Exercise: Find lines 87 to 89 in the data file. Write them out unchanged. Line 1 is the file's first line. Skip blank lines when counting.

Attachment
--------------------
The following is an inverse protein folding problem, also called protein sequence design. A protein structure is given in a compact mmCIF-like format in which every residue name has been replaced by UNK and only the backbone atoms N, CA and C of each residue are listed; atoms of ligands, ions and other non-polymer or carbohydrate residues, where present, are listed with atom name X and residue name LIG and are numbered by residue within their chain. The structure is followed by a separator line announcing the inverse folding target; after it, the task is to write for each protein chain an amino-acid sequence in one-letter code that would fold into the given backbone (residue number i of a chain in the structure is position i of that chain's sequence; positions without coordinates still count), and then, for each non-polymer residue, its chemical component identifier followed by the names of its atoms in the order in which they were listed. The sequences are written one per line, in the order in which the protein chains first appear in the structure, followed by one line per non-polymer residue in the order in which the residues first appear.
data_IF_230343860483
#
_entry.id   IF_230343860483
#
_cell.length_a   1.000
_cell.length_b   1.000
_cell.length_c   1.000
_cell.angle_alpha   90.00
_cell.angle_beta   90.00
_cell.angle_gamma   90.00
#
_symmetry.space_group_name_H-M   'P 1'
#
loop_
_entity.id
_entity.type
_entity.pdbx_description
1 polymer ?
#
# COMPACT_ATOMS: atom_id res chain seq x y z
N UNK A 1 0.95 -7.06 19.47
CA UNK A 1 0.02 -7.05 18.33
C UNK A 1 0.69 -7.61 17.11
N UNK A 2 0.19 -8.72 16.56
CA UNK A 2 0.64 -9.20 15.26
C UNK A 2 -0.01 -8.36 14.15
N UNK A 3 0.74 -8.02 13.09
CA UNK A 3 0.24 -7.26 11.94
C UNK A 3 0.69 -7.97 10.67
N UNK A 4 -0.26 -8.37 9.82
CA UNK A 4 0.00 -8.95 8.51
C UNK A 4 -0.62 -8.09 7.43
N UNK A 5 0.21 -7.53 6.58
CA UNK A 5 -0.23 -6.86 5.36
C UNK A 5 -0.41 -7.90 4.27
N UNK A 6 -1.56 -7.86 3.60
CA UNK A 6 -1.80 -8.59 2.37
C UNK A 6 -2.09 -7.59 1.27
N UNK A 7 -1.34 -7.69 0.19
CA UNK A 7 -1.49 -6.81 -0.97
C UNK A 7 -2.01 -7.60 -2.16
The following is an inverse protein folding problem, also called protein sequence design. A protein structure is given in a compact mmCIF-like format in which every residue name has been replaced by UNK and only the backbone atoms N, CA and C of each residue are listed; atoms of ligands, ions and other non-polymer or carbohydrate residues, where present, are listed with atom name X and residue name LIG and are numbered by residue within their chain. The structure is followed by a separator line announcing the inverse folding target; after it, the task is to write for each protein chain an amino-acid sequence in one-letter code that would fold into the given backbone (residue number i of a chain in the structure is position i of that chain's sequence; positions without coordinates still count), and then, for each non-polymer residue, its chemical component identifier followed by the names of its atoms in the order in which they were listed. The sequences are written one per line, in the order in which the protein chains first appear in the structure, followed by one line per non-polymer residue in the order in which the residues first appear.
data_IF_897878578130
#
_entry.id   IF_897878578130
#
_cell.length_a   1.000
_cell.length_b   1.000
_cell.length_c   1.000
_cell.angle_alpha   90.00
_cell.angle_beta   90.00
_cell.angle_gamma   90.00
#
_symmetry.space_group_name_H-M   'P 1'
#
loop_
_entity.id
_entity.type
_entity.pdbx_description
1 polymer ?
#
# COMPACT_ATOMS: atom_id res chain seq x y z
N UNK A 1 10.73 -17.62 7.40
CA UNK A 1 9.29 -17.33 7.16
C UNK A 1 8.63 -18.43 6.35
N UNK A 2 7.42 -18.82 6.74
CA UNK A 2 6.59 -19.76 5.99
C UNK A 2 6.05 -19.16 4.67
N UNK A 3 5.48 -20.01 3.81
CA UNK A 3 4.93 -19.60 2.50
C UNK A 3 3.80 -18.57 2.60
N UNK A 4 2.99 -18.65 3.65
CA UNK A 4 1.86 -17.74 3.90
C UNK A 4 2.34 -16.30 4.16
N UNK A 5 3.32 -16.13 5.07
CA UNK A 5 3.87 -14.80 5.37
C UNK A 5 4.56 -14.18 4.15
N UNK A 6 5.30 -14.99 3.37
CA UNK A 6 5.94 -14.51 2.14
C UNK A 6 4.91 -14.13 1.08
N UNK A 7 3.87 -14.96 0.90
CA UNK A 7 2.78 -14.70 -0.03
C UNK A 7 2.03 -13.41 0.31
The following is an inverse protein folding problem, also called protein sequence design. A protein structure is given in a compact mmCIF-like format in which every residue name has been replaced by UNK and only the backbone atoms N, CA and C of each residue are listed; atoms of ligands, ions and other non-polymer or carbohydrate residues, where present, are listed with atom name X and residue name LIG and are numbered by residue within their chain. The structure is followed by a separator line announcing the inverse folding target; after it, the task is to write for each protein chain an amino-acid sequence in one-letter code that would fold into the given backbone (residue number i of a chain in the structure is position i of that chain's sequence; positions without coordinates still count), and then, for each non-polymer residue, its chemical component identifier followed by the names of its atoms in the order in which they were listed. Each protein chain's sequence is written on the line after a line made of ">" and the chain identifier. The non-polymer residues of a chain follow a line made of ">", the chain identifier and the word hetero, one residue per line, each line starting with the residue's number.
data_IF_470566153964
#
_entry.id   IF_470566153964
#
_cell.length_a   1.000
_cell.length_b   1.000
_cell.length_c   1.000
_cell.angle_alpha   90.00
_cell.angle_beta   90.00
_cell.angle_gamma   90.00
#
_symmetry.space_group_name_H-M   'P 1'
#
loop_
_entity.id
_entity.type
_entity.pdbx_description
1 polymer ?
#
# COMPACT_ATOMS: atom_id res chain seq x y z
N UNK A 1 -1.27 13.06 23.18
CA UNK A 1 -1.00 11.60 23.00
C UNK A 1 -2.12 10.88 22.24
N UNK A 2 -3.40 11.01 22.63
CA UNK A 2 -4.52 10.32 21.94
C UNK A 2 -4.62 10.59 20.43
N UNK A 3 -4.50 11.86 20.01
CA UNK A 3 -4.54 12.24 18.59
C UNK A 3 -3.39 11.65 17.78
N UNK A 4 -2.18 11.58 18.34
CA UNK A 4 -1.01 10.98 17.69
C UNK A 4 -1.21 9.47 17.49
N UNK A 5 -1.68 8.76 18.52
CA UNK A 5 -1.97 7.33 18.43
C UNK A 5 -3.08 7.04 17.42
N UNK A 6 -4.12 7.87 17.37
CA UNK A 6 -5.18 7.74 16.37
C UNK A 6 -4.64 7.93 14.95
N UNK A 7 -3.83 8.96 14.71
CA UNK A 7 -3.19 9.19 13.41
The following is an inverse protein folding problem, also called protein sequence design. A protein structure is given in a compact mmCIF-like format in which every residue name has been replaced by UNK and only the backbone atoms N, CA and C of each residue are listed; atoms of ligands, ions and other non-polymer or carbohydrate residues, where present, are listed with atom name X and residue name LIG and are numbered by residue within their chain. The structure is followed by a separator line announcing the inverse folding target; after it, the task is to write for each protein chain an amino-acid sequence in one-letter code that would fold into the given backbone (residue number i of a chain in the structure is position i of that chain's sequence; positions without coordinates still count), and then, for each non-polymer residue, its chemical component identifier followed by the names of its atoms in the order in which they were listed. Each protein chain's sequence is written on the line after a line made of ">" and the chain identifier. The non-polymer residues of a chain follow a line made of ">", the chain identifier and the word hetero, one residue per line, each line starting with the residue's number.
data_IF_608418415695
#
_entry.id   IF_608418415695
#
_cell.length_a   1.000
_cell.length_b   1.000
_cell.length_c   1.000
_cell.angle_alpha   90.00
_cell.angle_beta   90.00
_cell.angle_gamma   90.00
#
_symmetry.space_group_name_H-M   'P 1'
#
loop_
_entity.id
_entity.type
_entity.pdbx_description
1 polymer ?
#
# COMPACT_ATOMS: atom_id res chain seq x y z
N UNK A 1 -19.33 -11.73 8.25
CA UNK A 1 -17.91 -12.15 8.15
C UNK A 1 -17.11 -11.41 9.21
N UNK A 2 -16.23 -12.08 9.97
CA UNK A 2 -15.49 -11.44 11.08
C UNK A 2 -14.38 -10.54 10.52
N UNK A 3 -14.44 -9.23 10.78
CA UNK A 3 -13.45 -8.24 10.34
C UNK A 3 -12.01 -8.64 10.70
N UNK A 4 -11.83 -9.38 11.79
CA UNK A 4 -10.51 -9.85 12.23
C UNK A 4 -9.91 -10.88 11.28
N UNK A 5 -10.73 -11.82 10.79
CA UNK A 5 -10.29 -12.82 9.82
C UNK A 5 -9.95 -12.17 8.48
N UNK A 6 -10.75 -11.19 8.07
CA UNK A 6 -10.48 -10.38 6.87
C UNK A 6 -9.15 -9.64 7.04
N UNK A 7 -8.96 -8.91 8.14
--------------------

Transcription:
#
_entry.id   IF_470566153964
#